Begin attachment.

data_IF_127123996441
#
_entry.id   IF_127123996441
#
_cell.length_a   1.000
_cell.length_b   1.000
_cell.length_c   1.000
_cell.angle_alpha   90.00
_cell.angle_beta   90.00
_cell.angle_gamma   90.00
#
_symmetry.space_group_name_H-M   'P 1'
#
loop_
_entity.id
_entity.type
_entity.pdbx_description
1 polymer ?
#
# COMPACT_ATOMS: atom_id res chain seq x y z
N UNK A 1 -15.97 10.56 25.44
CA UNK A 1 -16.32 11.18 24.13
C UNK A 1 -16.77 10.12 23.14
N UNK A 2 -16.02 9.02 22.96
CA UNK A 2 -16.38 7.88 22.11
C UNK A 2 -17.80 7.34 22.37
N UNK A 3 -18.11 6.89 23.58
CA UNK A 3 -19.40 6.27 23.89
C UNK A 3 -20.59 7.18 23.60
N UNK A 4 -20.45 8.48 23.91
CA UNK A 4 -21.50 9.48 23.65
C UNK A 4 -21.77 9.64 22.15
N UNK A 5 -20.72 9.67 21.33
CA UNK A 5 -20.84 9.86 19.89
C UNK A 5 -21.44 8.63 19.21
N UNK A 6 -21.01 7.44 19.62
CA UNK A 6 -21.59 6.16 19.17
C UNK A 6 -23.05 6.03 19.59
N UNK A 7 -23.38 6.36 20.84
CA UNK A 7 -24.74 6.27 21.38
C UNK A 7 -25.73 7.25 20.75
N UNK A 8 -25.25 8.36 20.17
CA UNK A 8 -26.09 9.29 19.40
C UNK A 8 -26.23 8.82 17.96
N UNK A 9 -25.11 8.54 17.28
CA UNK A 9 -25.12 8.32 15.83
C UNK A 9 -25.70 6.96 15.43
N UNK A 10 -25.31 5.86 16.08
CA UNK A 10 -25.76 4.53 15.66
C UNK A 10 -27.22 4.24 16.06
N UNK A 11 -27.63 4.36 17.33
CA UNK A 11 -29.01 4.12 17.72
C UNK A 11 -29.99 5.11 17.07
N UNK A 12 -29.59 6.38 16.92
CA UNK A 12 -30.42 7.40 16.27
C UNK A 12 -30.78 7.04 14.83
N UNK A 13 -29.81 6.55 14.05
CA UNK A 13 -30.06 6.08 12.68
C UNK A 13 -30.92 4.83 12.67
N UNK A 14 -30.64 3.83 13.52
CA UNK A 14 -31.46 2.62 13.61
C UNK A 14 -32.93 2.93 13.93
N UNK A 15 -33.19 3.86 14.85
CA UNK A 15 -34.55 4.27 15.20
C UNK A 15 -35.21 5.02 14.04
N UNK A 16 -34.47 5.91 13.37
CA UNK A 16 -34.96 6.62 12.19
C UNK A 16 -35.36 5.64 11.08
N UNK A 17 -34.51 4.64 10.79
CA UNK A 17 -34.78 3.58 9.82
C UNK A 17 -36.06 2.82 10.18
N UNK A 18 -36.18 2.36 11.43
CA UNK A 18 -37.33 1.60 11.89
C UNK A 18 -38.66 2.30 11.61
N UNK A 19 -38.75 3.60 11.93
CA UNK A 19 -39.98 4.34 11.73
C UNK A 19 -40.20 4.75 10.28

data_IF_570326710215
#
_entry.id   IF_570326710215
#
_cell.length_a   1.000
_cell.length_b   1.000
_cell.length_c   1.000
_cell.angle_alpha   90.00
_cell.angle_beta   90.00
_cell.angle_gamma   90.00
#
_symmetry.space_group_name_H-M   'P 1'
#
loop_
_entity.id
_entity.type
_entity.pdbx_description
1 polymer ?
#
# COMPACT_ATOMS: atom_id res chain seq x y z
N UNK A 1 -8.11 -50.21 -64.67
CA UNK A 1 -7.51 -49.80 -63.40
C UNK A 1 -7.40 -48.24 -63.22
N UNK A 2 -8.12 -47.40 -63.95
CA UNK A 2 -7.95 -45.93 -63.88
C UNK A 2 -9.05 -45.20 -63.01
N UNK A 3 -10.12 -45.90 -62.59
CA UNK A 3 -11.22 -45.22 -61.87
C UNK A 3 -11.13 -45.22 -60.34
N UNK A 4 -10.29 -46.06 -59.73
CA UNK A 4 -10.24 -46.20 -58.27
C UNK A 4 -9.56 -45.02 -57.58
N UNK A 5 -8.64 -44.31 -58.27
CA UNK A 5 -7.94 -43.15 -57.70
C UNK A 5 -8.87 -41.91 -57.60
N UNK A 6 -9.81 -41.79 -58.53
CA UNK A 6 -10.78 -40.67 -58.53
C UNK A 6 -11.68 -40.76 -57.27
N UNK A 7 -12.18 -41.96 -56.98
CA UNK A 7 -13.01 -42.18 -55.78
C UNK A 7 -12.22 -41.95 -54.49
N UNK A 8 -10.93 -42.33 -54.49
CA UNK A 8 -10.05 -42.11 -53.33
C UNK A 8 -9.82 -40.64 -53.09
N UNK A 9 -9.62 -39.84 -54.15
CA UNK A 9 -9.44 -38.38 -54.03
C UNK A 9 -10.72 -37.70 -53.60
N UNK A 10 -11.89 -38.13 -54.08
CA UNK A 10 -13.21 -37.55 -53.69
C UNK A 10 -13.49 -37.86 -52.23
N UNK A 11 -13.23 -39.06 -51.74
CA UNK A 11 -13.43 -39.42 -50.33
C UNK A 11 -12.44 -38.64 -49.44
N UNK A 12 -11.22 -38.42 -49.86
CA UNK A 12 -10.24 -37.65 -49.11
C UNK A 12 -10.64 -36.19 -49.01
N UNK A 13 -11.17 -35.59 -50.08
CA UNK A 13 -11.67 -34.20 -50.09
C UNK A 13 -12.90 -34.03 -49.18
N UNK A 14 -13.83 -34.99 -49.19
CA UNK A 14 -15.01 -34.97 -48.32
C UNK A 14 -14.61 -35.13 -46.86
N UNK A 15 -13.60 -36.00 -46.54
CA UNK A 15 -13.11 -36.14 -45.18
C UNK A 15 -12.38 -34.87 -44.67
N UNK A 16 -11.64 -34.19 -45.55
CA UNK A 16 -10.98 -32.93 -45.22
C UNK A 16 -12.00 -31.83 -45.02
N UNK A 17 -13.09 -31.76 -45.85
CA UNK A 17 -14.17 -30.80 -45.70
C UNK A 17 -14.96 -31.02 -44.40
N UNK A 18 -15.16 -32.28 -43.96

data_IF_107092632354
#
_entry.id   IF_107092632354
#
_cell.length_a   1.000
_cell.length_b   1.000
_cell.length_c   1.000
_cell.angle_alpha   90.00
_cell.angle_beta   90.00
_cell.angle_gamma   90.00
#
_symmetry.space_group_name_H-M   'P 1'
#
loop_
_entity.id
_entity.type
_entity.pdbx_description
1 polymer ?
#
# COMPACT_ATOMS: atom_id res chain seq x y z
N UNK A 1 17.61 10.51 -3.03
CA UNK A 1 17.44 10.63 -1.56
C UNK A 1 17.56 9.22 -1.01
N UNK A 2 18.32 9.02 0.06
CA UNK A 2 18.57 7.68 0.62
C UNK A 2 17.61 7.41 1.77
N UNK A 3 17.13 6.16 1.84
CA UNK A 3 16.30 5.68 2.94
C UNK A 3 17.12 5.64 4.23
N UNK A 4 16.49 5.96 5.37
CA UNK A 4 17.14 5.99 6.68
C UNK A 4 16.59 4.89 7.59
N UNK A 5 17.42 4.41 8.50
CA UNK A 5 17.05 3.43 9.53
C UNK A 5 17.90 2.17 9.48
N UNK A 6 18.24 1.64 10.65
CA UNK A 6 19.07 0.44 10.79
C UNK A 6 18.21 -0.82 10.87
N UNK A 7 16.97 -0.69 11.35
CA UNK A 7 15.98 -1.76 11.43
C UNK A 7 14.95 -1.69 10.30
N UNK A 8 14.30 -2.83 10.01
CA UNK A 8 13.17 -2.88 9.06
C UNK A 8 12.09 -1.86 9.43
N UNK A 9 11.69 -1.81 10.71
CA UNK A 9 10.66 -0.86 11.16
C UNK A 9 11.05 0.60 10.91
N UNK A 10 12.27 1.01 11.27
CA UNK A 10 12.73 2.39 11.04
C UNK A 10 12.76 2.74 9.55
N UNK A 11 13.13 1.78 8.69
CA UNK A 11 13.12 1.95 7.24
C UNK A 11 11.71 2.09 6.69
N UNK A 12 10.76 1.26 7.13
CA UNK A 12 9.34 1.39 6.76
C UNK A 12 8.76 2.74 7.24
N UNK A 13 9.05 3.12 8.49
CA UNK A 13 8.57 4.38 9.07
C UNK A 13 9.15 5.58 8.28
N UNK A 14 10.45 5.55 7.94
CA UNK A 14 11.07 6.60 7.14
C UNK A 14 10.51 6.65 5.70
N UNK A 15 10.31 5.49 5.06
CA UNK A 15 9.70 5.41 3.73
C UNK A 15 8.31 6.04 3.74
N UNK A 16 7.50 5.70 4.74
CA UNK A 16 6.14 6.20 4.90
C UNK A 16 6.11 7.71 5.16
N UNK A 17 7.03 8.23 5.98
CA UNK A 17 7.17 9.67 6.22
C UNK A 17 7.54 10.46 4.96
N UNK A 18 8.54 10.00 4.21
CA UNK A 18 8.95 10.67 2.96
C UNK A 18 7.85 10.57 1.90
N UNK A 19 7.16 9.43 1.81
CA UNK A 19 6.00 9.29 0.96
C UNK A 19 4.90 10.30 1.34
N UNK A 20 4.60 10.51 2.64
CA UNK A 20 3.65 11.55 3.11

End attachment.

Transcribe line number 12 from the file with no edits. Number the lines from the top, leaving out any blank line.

_symmetry.space_group_name_H-M   'P 1'